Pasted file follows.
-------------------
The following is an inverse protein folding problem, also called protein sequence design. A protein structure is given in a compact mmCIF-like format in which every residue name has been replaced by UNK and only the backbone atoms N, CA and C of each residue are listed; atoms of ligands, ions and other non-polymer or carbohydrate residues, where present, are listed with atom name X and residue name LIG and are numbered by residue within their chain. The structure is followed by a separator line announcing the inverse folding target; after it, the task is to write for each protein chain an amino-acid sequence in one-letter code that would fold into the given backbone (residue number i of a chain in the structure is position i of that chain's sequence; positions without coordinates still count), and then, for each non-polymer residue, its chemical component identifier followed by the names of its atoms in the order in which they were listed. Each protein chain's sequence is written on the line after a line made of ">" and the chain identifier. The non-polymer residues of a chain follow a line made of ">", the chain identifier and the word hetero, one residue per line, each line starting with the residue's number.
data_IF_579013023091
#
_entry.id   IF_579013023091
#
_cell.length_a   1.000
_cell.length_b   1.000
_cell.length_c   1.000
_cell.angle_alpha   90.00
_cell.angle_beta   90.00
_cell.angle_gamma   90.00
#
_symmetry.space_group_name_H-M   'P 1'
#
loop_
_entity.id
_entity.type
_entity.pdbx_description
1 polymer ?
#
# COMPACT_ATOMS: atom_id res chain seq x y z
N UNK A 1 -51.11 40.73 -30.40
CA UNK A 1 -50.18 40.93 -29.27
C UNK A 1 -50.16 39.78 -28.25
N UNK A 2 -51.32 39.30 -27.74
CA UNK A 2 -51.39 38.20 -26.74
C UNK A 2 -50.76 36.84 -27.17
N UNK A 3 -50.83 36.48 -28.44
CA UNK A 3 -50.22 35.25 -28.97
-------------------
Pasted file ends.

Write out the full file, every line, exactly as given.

The following is an inverse protein folding problem, also called protein sequence design. A protein structure is given in a compact mmCIF-like format in which every residue name has been replaced by UNK and only the backbone atoms N, CA and C of each residue are listed; atoms of ligands, ions and other non-polymer or carbohydrate residues, where present, are listed with atom name X and residue name LIG and are numbered by residue within their chain. The structure is followed by a separator line announcing the inverse folding target; after it, the task is to write for each protein chain an amino-acid sequence in one-letter code that would fold into the given backbone (residue number i of a chain in the structure is position i of that chain's sequence; positions without coordinates still count), and then, for each non-polymer residue, its chemical component identifier followed by the names of its atoms in the order in which they were listed. Each protein chain's sequence is written on the line after a line made of ">" and the chain identifier. The non-polymer residues of a chain follow a line made of ">", the chain identifier and the word hetero, one residue per line, each line starting with the residue's number.
data_IF_579013023091
#
_entry.id   IF_579013023091
#
_cell.length_a   1.000
_cell.length_b   1.000
_cell.length_c   1.000
_cell.angle_alpha   90.00
_cell.angle_beta   90.00
_cell.angle_gamma   90.00
#
_symmetry.space_group_name_H-M   'P 1'
#
loop_
_entity.id
_entity.type
_entity.pdbx_description
1 polymer ?
#
# COMPACT_ATOMS: atom_id res chain seq x y z
N UNK A 1 -51.11 40.73 -30.40
CA UNK A 1 -50.18 40.93 -29.27
C UNK A 1 -50.16 39.78 -28.25
N UNK A 2 -51.32 39.30 -27.74
CA UNK A 2 -51.39 38.20 -26.74
C UNK A 2 -50.76 36.84 -27.17
N UNK A 3 -50.83 36.48 -28.44
CA UNK A 3 -50.22 35.25 -28.97